A graduate from the Armed Forces Medical College in Pune, Taneja completed her medical schooling from Maulana Azad Medical College, Delhi. She started her MS in general surgery from Delhi’s Safdarjung hospital and did the remainder of the training from the US, where getting admission into a general surgery residency training programme was extremely tough. “After taking the exams and appearing in multiple interviews I was selected to the programme at the University of Medicine and Dentistry of New Jersey, but had to prove myself in my surgical knowledge, skills as a surgeon and as a hard worker before I was selected to advance into the programme to complete the training,” adds Taneja. Training in the US is much more rigorous than in any other country. The day starts at 5 or 5.30 am for most surgery residents and ends when all tasks of the day are complete. The exposure and breath of knowledge and types of research, problem solving skills and patient management skills that Taneja says she developed during the training, however, still stand her in good stead. “I have not regretted a moment of the those six years of training, which were followed by other specialisations in various US medical schools,” she adds.
Dr Mishra’s advice to those aspiring to be surgeons is, “concentrate on bedside teaching. For a doctor, the patient’s ward is the biggest laboratory. Of course, research is mandatory as medical science is evolving every day, hence, medical professionals should always try to gain new knowledge and adopting that knowledge is clinical practice. Also, there should be appropriate balance of research and practice for a clinician,” he adds.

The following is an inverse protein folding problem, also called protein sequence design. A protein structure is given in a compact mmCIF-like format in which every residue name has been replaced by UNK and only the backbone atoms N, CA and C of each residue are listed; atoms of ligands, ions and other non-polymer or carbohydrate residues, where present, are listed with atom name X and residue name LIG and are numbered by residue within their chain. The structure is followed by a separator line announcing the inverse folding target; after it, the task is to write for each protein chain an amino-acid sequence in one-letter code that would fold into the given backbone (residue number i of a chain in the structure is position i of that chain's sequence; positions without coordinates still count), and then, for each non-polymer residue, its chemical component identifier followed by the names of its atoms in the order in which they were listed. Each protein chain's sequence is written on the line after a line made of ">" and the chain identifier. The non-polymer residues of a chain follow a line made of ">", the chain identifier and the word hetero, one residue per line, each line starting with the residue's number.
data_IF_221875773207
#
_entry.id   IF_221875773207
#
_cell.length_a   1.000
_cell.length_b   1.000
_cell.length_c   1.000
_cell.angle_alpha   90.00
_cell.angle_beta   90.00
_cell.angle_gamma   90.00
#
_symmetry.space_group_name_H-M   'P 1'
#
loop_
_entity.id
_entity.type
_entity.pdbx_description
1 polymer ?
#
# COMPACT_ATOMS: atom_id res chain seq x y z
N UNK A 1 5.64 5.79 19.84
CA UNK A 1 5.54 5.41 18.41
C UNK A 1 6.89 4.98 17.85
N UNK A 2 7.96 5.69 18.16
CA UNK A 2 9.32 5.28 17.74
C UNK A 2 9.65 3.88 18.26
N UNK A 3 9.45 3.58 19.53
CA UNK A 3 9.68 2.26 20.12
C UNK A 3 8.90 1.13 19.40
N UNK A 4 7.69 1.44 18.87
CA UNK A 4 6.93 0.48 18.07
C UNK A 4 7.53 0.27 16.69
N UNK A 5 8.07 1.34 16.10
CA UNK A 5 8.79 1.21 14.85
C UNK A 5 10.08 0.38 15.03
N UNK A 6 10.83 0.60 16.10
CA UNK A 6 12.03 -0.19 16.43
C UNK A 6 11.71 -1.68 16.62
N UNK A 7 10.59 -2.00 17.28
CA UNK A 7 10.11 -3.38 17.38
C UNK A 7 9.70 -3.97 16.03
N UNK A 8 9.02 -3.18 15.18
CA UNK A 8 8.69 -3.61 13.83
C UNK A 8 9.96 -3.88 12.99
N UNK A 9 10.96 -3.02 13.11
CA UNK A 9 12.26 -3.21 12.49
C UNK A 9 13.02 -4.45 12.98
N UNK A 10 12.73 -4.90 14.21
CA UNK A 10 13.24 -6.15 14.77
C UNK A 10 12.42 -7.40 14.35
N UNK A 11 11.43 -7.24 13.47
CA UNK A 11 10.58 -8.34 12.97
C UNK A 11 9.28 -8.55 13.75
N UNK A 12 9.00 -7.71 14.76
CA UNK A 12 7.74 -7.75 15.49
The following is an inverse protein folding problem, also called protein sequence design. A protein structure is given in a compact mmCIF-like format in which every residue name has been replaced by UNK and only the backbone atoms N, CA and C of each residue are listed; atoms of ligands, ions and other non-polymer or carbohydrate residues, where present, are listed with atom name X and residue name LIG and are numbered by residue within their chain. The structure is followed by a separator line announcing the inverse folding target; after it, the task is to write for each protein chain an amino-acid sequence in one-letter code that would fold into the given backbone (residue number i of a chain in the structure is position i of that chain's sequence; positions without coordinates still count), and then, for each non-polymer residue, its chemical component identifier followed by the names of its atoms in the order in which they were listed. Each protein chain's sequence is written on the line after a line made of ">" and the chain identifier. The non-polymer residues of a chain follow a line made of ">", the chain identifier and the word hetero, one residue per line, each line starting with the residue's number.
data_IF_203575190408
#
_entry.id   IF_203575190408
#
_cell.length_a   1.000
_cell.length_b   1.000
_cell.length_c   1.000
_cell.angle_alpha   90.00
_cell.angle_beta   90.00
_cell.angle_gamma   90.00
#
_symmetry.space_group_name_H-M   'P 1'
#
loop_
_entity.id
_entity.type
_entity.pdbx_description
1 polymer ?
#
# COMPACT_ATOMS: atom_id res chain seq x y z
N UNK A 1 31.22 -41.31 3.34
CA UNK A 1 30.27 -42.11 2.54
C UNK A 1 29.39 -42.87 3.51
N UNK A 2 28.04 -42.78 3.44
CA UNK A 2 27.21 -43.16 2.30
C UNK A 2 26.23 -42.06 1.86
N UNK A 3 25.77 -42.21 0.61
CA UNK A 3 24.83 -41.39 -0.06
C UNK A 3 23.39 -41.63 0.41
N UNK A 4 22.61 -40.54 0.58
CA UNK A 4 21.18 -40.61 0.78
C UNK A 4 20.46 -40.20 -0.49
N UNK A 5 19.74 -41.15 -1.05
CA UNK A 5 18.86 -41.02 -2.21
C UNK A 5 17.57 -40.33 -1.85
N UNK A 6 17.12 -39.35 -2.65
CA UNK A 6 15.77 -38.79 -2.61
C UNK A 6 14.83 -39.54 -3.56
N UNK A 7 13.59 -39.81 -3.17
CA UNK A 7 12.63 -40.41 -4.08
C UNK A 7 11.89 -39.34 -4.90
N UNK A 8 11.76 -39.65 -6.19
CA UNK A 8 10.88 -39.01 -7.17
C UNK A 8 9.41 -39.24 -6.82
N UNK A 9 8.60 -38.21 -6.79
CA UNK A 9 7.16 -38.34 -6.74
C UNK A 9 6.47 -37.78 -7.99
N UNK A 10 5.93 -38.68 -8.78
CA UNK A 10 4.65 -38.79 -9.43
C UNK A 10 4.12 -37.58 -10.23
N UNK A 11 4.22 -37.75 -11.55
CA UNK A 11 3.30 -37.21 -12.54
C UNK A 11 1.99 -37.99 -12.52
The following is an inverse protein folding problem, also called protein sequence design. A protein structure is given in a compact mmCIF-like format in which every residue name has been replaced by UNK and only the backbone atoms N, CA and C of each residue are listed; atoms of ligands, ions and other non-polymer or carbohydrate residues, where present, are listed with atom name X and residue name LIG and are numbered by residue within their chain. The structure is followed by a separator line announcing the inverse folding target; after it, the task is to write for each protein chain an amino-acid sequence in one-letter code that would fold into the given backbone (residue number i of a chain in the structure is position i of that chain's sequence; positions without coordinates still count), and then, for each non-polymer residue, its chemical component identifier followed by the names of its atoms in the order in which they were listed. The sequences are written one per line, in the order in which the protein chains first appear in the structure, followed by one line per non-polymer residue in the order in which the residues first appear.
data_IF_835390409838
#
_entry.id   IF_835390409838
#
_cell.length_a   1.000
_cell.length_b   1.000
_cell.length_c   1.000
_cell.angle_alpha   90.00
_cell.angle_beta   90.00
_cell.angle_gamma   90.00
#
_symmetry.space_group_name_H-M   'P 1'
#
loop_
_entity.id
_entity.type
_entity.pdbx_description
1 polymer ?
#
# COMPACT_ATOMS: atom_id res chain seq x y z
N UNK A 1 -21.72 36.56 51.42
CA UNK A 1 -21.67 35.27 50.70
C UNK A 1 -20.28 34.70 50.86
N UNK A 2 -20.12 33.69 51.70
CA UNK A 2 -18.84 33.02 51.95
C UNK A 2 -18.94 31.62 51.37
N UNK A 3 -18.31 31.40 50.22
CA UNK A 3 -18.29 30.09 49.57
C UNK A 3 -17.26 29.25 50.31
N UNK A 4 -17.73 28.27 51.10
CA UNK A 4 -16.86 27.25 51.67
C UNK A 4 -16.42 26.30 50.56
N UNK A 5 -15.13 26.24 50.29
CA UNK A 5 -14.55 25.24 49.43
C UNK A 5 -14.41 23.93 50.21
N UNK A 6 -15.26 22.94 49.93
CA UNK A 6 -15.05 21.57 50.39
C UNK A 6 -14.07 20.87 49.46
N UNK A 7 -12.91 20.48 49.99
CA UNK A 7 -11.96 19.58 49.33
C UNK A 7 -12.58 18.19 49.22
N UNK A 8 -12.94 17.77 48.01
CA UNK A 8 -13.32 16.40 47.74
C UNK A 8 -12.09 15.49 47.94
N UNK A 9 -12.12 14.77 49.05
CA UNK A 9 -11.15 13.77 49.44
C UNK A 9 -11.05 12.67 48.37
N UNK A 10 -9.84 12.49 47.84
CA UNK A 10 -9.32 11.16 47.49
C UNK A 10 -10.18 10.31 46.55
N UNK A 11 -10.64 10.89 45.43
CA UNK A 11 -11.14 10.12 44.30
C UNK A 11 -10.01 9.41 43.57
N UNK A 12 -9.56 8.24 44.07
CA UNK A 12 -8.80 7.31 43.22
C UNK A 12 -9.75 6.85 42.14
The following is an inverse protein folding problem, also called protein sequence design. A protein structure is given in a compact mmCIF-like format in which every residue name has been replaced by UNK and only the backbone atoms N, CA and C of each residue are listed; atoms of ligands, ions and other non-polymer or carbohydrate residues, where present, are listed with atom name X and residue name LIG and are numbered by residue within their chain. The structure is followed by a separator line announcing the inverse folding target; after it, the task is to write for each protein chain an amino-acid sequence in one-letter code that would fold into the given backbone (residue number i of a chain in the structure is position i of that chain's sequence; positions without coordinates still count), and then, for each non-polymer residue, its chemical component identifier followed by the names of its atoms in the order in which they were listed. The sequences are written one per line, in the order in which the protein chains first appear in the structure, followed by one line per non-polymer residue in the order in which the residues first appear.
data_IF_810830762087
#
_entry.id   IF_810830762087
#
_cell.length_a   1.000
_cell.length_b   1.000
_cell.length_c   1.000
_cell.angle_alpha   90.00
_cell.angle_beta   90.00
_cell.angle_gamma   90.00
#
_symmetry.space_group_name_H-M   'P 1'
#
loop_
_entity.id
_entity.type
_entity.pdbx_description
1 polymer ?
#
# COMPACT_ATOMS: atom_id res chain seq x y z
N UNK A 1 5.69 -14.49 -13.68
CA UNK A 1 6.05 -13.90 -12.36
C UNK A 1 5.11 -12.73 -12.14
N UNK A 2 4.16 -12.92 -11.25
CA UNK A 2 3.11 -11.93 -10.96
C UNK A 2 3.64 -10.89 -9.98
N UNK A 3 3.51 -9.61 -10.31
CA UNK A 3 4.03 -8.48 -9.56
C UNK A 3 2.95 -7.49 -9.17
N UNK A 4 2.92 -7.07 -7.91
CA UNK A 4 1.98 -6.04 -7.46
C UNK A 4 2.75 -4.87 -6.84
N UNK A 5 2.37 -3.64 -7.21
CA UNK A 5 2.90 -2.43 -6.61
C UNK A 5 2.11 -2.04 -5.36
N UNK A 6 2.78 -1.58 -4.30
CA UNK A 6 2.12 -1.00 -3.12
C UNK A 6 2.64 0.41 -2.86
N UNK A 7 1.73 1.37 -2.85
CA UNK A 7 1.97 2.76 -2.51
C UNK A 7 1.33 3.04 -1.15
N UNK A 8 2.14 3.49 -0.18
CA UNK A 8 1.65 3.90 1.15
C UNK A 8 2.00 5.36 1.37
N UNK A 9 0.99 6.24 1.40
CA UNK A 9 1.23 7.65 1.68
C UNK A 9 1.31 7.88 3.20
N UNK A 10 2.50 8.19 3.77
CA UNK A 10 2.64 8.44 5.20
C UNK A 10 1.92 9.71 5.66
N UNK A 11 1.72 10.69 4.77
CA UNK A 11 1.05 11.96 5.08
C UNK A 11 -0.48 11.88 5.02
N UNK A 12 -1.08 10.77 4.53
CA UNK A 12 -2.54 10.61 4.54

What's it about?
Getting to be a surgeon is not easy. One has to go through rigorous training to qualify as a surgeon and operate on the human body. Surgical procedures are followed to diagnose, treat, and cure diseases and medical conditions
7.30 am: Breakfast
8.30 am: Day at hospital/clinic begins
9 am to 3.30 pm: At OT operating on patient
4 pm to 7 pm: Have late lunch, attend clinic and see patients
7.30 pm: Check mails, respond to patients’ queries
8 pm: Attend to an emergency call
10 pm: Return home
11 pm: Have dinner
12 midnight: Start reading patients’ reports and catch up on general reading
. MBBS and postgraduation in general surgery is teh basic requirement to practice surgery in India.
. Monthly salaries can vary and are usually high in private hospitals but a general break-up could mean:
. Internship: Rs2000
. Junior residency: Rs20,000
. Junior residency (PG training) Rs22000
. Senior residency (post degree traiing): Rs40,000
. Associate consultant: Rs60,000
. Consultant: Varies and can go up to lakhs
. Those in private practice can earn in crores
. Excellent surgical skills with a pair of steady head and a calm mind
. Motivation to learn and excel at his or her job
. Consistently high academic record
How do i get there?
Step 1: Biology in Class 11 and 12. Medical entrance exam after class 12. Those who pass study for an MBBS degree. After MBBS
Step II: Qualify the PG entrance exam
Step III: Qualify for MS in surgery
Step IV: Training as senior resident
Step V: Super-specialisation - M Ch
Six years of training makes you a surgeon. At teh end of the training you can opt for a government job or work in a private hospital. You can also start your own practice
Institutes & urls
. All India Institute of Medical Science (AIIMS), Delhi